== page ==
Sciatic Nerve Pain – Achieving Sciatica Treatment

Posted on 30. Nov, 2010 by in Sciatica Pain

Sciatica is not a disorder at all but a term used to describe symptoms that occur when the sciatic nerve that runs from the lower back, down into the buttocks and down each leg is being compressed or pinched. The sciatic nerve is the largest nerve in your body and enables you to move your lower extremities and allows for sensation. When pressure is being place on it, it can greatly affect your ability to do your normal daily activities.

What Causes Sciatic Nerve Pain?

Since all that is needed to show signs of sciatica is compression of the sciatic nerve, there are many different conditions that can cause it. These conditions include the following.

Herniated Disc – This is the most common cause of sciatica and is also known as a slipped disc, or a bulging disc. A herniated disc occurs when the fluid inside an intervertebral disc pushes out into the spinal canal.

Tumors – These are quite rare and can be cancerous or non-cancerous growths that form inside the spinal canal. Tumors that grow too large will need to be surgically removed.

Piriformis Syndrome – This is a syndrome that occurs when the piriformis muscle located right above the sciatic nerve becomes swollen or spastic; when this occurs the muscle can irritate the sciatic nerve.

Spondylolisthesis – This is a disorder that can affect the lumbar region of the spine and is caused by a vertebra slipping forward and onto another vertebra. The degree of slippage can vary greatly from just a small amount to completely falling off the supporting vertebra.

Injuries or Trauma – This can be a result of a blow to the lower back or an accident that causes swelling that compresses the nerves in the spine. This could be from an automobile accident, a fall, or as a result of some sports activity.

Sciatica Symptoms

  • Pain that may affects only one side of the body; the pain can be dull, sharp, or burning
  • Pain that starts in the lower back and radiates down into the lower extremities
  • A deep pain that may worsen if you sit or stand for long periods of time because there is more stress on the lower back when you do so
  • Pain that increases when you sneeze, cough, laugh, or bend backwards
  • Muscle weakness in your lower extremities
  • Numbness or tingling that radiates from the lower back, down into the buttocks and legs
  • In very severe cases of sciatica you may have difficulty walking
  • A change in your bowel or bladder function. You may be incontinent or you may be unable to urinate or defecate. These symptoms could be signs of cauda equina syndrome and you should seek immediate medical attention if you have these symptoms.

Sciatica Pain Relief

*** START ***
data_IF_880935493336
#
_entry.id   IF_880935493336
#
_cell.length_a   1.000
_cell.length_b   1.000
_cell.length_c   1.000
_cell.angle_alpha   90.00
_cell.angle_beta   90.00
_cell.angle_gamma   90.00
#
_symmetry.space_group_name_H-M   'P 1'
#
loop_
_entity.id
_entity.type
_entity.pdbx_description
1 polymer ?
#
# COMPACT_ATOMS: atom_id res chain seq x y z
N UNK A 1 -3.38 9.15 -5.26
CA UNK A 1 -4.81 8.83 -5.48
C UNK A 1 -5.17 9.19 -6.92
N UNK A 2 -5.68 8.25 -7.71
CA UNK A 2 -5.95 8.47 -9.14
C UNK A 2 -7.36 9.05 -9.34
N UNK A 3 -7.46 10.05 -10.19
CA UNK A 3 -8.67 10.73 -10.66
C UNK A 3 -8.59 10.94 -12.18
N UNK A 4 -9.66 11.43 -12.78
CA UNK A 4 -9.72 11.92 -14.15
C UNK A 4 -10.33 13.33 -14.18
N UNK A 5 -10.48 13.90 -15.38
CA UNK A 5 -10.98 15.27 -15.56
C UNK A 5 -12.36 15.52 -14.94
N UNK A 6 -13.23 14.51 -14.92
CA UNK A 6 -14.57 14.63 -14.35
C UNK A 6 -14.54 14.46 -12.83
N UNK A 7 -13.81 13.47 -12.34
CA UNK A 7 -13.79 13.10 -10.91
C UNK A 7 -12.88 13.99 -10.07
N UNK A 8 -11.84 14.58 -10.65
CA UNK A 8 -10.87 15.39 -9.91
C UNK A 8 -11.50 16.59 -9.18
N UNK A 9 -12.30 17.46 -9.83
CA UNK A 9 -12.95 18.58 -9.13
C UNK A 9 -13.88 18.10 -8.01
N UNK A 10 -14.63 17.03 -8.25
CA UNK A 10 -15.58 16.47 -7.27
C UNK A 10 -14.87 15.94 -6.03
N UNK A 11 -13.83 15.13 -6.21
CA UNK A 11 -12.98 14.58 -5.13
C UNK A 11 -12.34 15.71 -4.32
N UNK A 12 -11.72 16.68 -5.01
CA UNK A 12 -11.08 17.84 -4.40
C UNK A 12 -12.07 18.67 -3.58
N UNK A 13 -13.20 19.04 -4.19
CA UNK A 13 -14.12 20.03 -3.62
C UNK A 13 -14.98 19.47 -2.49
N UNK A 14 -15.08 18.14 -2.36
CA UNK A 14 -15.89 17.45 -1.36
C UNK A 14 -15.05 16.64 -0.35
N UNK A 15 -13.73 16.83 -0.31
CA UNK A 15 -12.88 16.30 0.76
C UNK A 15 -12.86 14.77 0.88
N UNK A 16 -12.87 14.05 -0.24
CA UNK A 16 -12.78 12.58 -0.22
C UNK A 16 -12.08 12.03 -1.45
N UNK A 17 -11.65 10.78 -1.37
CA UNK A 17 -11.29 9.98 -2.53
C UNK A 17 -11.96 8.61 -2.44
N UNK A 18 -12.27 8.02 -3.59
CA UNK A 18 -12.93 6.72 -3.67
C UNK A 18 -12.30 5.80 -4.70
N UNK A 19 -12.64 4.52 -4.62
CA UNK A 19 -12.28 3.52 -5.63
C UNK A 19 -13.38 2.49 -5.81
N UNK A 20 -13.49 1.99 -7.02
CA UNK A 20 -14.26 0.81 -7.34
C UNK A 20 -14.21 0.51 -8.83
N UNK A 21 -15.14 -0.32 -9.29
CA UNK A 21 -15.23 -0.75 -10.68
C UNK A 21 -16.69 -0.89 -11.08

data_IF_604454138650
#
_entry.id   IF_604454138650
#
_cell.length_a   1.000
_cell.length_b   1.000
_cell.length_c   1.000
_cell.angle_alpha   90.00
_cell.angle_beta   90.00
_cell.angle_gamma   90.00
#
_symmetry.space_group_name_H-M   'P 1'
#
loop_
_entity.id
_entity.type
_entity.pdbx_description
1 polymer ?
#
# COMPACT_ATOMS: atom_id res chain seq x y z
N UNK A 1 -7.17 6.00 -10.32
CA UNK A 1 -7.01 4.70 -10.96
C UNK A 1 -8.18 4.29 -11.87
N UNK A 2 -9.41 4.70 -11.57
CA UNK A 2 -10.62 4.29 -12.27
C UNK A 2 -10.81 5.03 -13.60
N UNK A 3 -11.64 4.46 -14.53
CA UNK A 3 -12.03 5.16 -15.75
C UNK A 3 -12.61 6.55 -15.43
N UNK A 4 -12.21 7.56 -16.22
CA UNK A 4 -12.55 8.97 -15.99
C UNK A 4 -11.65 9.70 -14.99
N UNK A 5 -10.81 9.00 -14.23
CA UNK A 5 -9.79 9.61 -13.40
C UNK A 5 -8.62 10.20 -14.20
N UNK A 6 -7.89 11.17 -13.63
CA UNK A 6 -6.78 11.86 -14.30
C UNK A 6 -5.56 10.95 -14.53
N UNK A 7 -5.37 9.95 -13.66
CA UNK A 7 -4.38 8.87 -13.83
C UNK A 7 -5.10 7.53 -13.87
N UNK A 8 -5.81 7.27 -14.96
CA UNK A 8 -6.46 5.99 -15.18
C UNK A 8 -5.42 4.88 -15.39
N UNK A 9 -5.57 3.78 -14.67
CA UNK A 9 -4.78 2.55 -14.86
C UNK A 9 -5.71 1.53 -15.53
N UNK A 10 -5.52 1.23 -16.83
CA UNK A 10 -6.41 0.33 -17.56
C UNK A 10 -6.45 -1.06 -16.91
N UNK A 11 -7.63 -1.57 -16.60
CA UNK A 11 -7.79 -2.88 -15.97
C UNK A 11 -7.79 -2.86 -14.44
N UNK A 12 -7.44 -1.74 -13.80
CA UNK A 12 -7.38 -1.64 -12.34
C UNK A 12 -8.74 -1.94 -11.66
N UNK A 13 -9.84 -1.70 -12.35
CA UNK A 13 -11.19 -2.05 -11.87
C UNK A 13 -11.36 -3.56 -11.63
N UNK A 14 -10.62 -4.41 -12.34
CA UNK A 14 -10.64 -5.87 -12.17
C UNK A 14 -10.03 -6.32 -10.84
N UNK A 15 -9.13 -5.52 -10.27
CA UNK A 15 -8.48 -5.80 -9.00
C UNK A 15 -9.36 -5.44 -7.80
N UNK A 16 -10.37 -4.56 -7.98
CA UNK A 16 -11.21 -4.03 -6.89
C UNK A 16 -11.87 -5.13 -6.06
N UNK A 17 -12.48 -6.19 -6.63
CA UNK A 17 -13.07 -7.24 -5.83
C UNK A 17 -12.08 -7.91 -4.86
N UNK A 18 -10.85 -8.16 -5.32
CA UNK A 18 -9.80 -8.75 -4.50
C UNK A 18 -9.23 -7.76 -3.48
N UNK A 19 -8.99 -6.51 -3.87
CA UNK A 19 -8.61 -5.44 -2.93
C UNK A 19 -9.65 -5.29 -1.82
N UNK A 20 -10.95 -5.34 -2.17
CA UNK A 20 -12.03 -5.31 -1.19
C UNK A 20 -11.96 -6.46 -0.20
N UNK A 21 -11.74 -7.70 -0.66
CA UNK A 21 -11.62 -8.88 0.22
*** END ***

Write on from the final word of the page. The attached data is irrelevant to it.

Most of the time sciatica, or back pain in general, responds very well to conservative therapies and treatments. These treatments are non-surgical in nature and should be used for at least 3 months before looking into other more aggressive therapies or surgery.

Most of these treatments can be done yourself but in the case of physical therapy you should work with a therapist to make sure you are doing your exercises and stretches properly.

Sciatica Treatment

Medication
Depending on how severe your pain is, you may only require over-the-counter medications. Prescription drugs may be required for more severe cases of sciatic nerve pain. You should keep in mind that these medications are only masking the pain and you will still need to work on healing the back so that you are not reliant on medication for the rest of your life.

Physical Therapy
Physical therapy can be broken down into 2 parts: passive treatments and active treatments. A few of the passive treatments that can be used include the following.

  • Ice/Heat Therapy – Ice therapy can reduce swelling and pain. Heat therapy can also reduce pain and increase blood flow into the area.
  • Massage Therapy – This treatment can be helpful if your pain is due to a muscular problem, and it can also increase joint mobility and promote healing.
  • Acupuncture – This is an ancient healing practice in which needles are placed in certain areas of the body: heat or electrical stimulation may or may not be applied to the needles. This practice helps the body release endorphins, the body’s natural pain regulators.
  • Ultrasound – This therapy uses sound waves to penetrate deep down into the skin; this can increase the blood flow into the area and may be able to increase healing and reduce pain.
  • TEN’s Units – A TEN’s unit is a small device that deliverers an electrical current to the body through electrodes that are placed on the skin. The electrical impulses can prevent pain signals from reaching the brain.

Active forms of physical therapy are as follows.

  • Exercise and Stretching – Both of these would be used after your pain is being managed and can help reduce your pain by increasing the strength, range of motion, flexibility, and stability of your back.

Epidural Steroid Injections
These can be administered if oral medications are unable to control your pain. Because the medications are injected directly to the source of the pain, these treatments are more effective than oral medications. Unfortunately these injections are only temporary and last only a few weeks to a few months.

Sciatica Surgery

This would only be attempted after all conservative therapies fail and you are unable to deal with your pain. Your surgical options will of course depend on the underlying cause of your sciatica but it may include a laminectomy or microdiscectomy.

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